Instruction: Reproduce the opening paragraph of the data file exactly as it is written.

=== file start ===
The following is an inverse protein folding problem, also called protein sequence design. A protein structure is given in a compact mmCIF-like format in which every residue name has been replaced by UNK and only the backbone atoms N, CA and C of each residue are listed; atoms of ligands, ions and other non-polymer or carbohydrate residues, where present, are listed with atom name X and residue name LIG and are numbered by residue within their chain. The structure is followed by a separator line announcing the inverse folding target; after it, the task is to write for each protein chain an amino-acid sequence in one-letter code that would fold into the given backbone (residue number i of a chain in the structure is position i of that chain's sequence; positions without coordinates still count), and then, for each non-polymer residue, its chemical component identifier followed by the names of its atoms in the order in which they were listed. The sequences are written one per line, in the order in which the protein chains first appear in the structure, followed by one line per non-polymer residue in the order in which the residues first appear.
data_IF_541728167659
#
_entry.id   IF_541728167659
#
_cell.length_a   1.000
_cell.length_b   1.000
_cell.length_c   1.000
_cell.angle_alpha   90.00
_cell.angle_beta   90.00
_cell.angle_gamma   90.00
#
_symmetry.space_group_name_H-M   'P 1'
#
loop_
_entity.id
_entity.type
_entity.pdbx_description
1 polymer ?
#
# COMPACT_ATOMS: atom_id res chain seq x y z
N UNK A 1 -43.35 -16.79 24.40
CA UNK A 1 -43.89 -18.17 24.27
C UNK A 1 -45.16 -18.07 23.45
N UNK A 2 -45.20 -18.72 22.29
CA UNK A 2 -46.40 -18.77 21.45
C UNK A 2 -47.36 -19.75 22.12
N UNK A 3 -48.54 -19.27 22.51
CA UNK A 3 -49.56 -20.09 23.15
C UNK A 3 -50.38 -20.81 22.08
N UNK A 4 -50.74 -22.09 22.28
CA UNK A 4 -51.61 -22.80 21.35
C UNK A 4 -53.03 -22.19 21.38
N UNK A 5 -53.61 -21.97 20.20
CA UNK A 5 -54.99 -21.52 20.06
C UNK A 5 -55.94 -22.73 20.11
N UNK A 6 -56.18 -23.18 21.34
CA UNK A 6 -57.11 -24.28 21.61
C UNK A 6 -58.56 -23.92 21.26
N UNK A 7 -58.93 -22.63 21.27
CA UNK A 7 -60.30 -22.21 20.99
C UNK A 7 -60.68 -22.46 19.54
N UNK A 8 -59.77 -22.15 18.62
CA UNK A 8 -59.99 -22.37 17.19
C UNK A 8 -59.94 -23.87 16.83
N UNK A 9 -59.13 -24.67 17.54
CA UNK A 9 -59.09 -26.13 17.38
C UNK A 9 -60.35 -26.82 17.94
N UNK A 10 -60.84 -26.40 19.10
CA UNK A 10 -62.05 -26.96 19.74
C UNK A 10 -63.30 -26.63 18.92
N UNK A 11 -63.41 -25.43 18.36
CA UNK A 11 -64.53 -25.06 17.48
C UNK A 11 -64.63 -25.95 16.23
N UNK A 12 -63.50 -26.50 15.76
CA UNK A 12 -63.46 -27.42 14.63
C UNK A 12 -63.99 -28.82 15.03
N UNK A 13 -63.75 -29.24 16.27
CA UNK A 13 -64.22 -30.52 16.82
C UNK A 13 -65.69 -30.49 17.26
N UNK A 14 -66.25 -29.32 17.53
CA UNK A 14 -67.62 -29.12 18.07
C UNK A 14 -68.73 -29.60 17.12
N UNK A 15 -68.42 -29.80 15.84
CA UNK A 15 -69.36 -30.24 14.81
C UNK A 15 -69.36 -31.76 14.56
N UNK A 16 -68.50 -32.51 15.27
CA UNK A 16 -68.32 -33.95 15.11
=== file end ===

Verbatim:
The following is an inverse protein folding problem, also called protein sequence design. A protein structure is given in a compact mmCIF-like format in which every residue name has been replaced by UNK and only the backbone atoms N, CA and C of each residue are listed; atoms of ligands, ions and other non-polymer or carbohydrate residues, where present, are listed with atom name X and residue name LIG and are numbered by residue within their chain. The structure is followed by a separator line announcing the inverse folding target; after it, the task is to write for each protein chain an amino-acid sequence in one-letter code that would fold into the given backbone (residue number i of a chain in the structure is position i of that chain's sequence; positions without coordinates still count), and then, for each non-polymer residue, its chemical component identifier followed by the names of its atoms in the order in which they were listed. The sequences are written one per line, in the order in which the protein chains first appear in the structure, followed by one line per non-polymer residue in the order in which the residues first appear.